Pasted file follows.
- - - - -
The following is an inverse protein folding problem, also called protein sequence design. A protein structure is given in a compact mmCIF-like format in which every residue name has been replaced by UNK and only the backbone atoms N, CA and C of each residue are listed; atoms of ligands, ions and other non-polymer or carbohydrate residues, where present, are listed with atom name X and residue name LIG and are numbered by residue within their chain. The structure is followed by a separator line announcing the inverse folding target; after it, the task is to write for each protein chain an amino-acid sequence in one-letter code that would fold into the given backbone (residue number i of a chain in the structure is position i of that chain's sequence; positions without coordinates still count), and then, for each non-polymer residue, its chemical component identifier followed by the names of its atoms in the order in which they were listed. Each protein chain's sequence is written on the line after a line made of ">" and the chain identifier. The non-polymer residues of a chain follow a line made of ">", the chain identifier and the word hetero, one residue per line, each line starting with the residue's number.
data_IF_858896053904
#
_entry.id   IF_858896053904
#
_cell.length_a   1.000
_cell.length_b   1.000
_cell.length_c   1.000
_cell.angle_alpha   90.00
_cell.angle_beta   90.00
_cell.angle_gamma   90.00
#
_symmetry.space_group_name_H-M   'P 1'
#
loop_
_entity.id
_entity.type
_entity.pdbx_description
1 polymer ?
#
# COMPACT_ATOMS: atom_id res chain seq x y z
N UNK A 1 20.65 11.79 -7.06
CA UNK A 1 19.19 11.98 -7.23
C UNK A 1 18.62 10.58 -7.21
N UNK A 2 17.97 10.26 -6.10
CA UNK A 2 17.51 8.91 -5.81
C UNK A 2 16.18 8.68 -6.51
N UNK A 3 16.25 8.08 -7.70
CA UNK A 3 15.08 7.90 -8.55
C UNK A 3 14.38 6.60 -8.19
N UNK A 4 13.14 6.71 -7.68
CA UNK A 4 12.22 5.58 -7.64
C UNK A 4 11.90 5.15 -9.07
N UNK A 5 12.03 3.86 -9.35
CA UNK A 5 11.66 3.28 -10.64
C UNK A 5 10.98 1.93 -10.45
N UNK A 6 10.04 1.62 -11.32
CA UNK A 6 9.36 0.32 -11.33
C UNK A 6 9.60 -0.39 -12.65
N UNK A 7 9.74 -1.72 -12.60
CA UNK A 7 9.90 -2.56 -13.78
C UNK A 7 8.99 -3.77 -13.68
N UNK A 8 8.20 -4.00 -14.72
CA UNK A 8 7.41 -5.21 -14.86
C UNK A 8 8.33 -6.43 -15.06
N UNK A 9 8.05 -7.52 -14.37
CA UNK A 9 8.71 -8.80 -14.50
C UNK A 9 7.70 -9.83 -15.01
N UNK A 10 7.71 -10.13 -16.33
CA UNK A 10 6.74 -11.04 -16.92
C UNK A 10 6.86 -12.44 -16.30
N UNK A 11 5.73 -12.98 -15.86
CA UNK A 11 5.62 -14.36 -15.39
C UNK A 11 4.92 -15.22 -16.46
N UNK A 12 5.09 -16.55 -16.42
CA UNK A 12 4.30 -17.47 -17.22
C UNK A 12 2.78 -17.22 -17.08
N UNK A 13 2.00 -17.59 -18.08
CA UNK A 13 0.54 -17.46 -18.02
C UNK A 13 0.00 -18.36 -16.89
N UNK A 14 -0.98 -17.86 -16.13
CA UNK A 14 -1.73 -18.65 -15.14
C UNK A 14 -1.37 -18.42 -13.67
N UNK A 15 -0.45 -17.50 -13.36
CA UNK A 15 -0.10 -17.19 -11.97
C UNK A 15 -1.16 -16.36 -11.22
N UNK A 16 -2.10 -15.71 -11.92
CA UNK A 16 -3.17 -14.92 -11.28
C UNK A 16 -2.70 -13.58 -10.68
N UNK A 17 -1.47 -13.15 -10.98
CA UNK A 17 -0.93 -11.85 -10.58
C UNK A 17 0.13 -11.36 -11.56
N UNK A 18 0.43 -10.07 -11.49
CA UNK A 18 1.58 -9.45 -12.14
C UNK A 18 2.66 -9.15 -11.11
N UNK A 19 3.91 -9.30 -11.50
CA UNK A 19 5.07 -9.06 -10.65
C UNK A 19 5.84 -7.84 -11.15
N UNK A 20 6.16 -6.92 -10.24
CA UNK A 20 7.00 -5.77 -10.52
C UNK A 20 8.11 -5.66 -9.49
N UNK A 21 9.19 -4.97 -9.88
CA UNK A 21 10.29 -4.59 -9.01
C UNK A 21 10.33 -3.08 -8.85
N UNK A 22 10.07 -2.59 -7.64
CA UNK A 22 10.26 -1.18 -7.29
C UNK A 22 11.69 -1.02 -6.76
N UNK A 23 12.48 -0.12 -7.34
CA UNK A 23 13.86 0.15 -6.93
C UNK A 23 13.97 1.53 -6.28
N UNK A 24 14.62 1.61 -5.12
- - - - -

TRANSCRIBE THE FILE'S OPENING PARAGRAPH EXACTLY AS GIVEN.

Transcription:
The following is an inverse protein folding problem, also called protein sequence design. A protein structure is given in a compact mmCIF-like format in which every residue name has been replaced by UNK and only the backbone atoms N, CA and C of each residue are listed; atoms of ligands, ions and other non-polymer or carbohydrate residues, where present, are listed with atom name X and residue name LIG and are numbered by residue within their chain. The structure is followed by a separator line announcing the inverse folding target; after it, the task is to write for each protein chain an amino-acid sequence in one-letter code that would fold into the given backbone (residue number i of a chain in the structure is position i of that chain's sequence; positions without coordinates still count), and then, for each non-polymer residue, its chemical component identifier followed by the names of its atoms in the order in which they were listed. Each protein chain's sequence is written on the line after a line made of ">" and the chain identifier. The non-polymer residues of a chain follow a line made of ">", the chain identifier and the word hetero, one residue per line, each line starting with the residue's number.